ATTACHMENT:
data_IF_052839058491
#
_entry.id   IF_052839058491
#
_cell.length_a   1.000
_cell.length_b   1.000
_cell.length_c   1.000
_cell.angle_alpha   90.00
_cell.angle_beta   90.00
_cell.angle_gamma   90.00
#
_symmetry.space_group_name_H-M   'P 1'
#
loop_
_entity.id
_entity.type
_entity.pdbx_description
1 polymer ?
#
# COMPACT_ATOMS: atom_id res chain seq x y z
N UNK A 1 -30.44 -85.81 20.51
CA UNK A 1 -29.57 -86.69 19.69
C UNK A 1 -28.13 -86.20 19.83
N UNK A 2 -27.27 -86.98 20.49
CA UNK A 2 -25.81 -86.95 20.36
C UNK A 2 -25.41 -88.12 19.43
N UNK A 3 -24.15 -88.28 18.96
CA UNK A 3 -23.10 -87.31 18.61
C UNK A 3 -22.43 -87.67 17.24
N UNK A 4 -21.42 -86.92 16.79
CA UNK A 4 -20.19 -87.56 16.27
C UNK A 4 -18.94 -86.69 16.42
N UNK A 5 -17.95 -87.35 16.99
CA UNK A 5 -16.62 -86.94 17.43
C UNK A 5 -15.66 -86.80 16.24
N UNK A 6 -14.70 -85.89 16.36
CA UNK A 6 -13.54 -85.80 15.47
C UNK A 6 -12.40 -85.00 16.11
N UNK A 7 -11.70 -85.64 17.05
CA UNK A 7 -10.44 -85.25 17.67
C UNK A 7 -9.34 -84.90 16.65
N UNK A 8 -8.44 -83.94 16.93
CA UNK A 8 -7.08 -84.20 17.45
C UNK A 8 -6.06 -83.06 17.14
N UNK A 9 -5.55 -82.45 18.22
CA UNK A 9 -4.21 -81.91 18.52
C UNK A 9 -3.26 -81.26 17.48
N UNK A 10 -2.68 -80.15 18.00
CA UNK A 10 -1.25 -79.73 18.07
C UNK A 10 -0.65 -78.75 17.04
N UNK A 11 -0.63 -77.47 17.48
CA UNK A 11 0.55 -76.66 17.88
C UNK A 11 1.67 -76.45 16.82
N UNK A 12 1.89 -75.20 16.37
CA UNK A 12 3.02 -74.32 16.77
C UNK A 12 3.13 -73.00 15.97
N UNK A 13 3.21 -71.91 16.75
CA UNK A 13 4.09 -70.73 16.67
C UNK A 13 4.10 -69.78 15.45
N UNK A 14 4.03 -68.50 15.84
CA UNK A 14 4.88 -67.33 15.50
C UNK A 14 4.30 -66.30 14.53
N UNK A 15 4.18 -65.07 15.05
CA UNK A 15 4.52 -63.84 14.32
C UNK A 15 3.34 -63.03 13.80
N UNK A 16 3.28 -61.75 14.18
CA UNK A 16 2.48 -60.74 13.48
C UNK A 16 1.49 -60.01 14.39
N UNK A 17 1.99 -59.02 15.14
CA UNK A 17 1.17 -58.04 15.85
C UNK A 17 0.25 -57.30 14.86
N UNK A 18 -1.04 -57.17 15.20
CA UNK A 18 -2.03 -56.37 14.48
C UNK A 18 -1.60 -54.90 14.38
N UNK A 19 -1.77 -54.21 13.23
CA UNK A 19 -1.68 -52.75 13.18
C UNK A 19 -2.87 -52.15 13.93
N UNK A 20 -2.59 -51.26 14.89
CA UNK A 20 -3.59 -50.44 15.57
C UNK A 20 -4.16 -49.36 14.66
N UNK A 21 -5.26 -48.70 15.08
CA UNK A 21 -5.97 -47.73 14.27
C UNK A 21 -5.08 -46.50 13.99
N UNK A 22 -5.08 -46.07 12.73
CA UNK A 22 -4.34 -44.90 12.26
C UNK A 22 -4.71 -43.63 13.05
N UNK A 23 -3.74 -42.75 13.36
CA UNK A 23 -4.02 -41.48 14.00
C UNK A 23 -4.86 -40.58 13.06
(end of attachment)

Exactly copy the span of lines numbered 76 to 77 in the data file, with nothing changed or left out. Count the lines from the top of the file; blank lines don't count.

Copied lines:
CA UNK A 19 -1.68 -52.75 13.18
C UNK A 19 -2.87 -52.15 13.93